News You Can Use - October 2013

October 2013

Vampires, Ghosts, and Warts


There's a vampire on the loose and it’s taking a bite out of your wallet. But, there's no need to stock up on garlic. This vampire works entirely though your electrical outlets, and stopping it can be as easy as flipping a switch.

Vampire power is also known as phantom load, wall warts, ghost load, standby loss, idle current, and vampire load. These spooky terms refer to the electricity that many gadgets and appliances waste (even if they're switched off) just by being plugged into a socket.

The average U.S. household spends $100 per year to power devices while they are off or in standby mode. Appliances like televisions, computer monitors, and DVD players can also drain power whenever they're plugged into an outlet. Altogether, phantom energy can account for about 10 percent of an individual home's electricity use. It might sound insignificant, until you consider that cutting out that 10 percent may amount to more than a month of “free” electricity every year.  

To slay the vampires and phantoms, enable the power management settings on your computer and monitor. You may also want to unplug your devices when they aren't in use. To avoid the hassle of having to crawl behind the computer or TV every night, plug your bundled devices (TV, DVD player, and DVR) into the same power strip and then switch off the power strip. Find more money-saving tips at our Take Care of Texas animated house and website.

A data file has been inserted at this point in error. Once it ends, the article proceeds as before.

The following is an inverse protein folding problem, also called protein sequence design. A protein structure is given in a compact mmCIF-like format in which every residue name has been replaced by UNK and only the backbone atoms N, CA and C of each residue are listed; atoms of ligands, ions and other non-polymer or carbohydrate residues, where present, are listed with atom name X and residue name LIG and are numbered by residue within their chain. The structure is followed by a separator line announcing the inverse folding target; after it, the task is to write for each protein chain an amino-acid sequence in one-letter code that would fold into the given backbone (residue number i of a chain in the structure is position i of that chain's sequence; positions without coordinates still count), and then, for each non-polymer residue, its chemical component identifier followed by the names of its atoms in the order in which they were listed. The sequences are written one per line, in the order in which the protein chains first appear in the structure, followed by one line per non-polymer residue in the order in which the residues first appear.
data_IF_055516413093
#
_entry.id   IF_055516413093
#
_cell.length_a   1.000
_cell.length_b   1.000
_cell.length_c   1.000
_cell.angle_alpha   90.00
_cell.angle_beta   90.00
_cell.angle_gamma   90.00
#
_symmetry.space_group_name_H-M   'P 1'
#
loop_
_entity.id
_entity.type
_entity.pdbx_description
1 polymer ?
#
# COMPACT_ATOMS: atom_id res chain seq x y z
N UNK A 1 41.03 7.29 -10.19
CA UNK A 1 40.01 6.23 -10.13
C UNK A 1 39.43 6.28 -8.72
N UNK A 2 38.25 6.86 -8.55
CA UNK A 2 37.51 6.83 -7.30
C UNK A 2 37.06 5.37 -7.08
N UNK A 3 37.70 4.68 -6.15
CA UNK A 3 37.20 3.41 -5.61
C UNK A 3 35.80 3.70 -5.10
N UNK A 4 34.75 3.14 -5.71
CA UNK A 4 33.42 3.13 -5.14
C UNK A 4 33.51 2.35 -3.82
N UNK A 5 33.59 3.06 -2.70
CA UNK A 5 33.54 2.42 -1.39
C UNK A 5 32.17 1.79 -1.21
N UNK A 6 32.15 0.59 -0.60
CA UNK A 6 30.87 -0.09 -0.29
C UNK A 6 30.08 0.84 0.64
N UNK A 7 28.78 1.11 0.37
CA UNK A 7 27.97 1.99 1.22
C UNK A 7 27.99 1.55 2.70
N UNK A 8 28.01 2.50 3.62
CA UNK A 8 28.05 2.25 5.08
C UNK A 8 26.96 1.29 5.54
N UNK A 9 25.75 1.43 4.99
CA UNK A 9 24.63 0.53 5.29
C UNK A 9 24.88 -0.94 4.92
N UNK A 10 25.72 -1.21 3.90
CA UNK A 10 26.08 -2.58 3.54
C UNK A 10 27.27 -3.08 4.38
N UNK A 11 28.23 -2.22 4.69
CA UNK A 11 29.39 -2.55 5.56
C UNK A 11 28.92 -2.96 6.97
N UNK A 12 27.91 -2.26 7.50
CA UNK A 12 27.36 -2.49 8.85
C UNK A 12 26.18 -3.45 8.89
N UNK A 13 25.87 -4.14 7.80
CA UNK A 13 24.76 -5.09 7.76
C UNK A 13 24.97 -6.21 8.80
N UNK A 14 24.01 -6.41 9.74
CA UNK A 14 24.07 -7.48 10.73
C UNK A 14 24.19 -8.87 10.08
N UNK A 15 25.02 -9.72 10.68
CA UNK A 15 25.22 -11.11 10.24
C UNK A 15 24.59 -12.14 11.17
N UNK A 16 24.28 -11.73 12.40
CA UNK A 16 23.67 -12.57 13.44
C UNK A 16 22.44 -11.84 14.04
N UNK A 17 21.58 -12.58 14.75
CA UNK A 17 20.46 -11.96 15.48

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Clear the Air — Avoid Outdoor Burning

To protect the quality of our Texas air, the TCEQ rules prohibit outdoor burning anywhere in the state. However, some exceptions exist:

  • Ceremonial or recreational fires (as long as they do not cause nuisance smoke or traffic hazards);
  • Fires in certain areas of the state where there is no residential trash pick-up; and,
  • Under certain conditions, brush burning from on-site land clearing.

There are some items you should never burn, under any circumstances, because such burning would pose a safety or health threat. NEVER burn the following:

  • Electrical insulation
  • Tires
  • Treated lumber (from construction or demolition waste)
  • Heavy oils or asphalt materials
  • Potentially explosive materials or chemicals

Alternatives to burning include:

  • Recycling
  • Composting
  • Mulching
  • Disposal in local landfills

Call your local officials (city or county code enforcement office, fire department, or your city or county environmental health department) to make sure burning is permitted under local law or city ordinance. Prevent wildfires by making sure that a burn ban is not in place for your area. For more information and a complete list of dos and don’ts for outdoor burning, download or order Answers to Some Burning Questions.

Did You Know?

There’s a new FREE app available — Galveston Bay Drive & Discover Guide.  The interactive mobile app blends both human and natural history at more than 55 sites in seven geographic areas around Galveston Bay. Full descriptions and driving directions are available along with helpful maps. The app is now available on iTunes and Google Play.

Pledge to BACK The BAY and find tips on everyday actions you can take to help keep Galveston Bay healthy.

Free Publications Highlight: